One thing you learn in management school is that trust, like respect, is given — not taken. It has to be earned over a long period of time and can be easily eroded by a single mishap. That is equally true of the relationship between fundraiser and donor. The fundraiser communicates the need, and the donor trusts the fundraiser as a representative of the cause to be a responsible steward of the donated money. One slip and the donor’s confidence in the cause’s ability to use the gift wisely may be damaged.
The conservative political group Citizens United has won a ruling from federal election authorities that it does not need to disclose the donors that finance its political documentaries. Citizens United successfully argued to the Federal Elections Commission that because it primarily produces films, it should be considered a media organization and be exempted from disclosure requirements for political activist groups.
No area of fundraising intertwines development staff and donors in more personal relationships than planned giving.
In many cases, all a prospective donor asks is that a development executive supply generic information about how a particular gift plan might function, what the payment rates or tax deduction might be, or whether an organization can serve as a trustee.
Knowing personal information about constituents in the online sphere allows organizations to provide visitors with more personalized and meaningful communications and services. But with this benefit comes the danger that the personal data you collect could be misused or its security breached. Donors know the dangers inherent in providing an organization personal information and will be reluctant to do it unless the organization can ensure them of its safety and intended use. In the whitepaper “The Growing Concern for Privacy Online” for the National Association of Colleges and Employers Technology Committee, authors Judy Applebaum, Shirley Marciniak and Paula Quenoy recommend that all “Web
OK, OK, I’ll admit it … my mother was right — but, please, don’t tell her!! Turns out that some of the lessons she taught me can apply to the ethical collection and use of personally identifiable data, and other privacy issues. Here’s how: Lesson ONE Don’t talk to a person about something affecting them if they did not personally tell you. Always make sure that you collect information from constituents in an opt-in manner and give donors ample opportunities to help you collect this data. A good example of this is using check-off boxes on event-registration forms,
Through a program called Free is Free, e-mail security software is free for the taking for nonprofit organizations small and large that provide things such as food, medicine, shelter, emergency services and education to children in need.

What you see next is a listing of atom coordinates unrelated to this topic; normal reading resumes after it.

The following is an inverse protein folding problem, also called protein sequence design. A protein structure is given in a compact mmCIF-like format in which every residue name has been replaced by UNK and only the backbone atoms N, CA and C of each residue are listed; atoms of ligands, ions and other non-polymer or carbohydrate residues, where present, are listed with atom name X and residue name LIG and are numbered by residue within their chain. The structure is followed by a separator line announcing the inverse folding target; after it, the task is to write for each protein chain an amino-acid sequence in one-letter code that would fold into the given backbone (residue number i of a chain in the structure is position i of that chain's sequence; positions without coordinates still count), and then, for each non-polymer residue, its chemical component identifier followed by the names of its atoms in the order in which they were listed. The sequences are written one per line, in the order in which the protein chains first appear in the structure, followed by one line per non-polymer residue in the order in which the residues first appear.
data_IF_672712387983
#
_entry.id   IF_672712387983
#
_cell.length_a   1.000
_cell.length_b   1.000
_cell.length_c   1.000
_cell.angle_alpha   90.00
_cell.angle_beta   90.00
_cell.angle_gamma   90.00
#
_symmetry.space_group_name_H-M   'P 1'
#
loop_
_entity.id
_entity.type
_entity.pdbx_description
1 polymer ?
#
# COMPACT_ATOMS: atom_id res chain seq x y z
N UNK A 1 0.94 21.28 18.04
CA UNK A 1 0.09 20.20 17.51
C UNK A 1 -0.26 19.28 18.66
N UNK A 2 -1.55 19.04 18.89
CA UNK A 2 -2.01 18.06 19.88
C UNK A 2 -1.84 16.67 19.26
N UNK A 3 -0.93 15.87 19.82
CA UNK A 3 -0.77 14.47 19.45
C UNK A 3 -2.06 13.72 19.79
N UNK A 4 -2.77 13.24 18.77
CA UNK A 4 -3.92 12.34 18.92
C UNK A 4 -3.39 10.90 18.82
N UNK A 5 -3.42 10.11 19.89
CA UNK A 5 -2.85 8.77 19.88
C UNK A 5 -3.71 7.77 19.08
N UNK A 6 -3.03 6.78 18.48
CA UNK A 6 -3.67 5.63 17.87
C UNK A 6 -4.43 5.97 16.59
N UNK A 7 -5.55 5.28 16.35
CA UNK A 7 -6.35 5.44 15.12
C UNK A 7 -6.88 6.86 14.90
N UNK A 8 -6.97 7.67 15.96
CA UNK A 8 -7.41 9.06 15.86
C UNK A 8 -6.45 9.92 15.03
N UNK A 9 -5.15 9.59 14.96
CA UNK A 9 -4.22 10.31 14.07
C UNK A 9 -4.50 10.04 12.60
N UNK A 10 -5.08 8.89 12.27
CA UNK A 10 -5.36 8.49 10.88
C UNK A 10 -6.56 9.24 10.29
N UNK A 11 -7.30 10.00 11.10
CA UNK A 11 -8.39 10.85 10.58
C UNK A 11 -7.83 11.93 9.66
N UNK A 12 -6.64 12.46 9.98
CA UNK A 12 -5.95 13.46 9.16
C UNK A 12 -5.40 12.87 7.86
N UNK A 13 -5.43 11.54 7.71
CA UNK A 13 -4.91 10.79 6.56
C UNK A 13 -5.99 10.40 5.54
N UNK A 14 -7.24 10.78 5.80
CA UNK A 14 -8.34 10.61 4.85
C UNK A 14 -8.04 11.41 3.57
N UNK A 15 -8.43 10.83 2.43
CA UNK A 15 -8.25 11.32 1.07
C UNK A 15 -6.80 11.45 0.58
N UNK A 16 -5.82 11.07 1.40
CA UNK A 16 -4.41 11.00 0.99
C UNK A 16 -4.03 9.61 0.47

The program is being offered by Newburyport, Mass.-based e-mail security company Declude. It was inspired by an encounter that Declude CEO Rich Person had with Pennye Nixon-West, founder of ETTA Projects, a Seattle-based organization that provides education, economic opportunities, food and health care to help Bolivian mothers feed their families and escape poverty.
Individuals in today’s workplace, whether nonprofit or for-profit, often make two common errors when thinking about privacy and information security. First, people tend to think of information security as a technology problem — making it all about firewalls and encryption. Designing a truly secure information-handling system instead requires a holistic approach that uses technology components but that first must address business processes, policies and, most importantly, people. Many serious and successful hacking attempts begin with what hackers refer to as “social engineering” — they compromise the human components of the information system rather than the electronic ones. Second, people often think of information
The white paper “Striking a Balance: Privacy and Data Protection Strategies for Higher Education” by Trusted Network Technologies and made available by Knowledgestorm looks at the challenges universities face in protecting the privacy of their faculty, staff, students, alumni and donors while making their information available to those who need it. From February 2005 to June 2006, there were 68 breaches of personal digital information at U.S. universities and colleges, the paper reports. In the face of this negative publicity, colleges and universities are faced with the challenge of maintaining the trust of alumni and donors, as well as students, parents and faculty. Trusted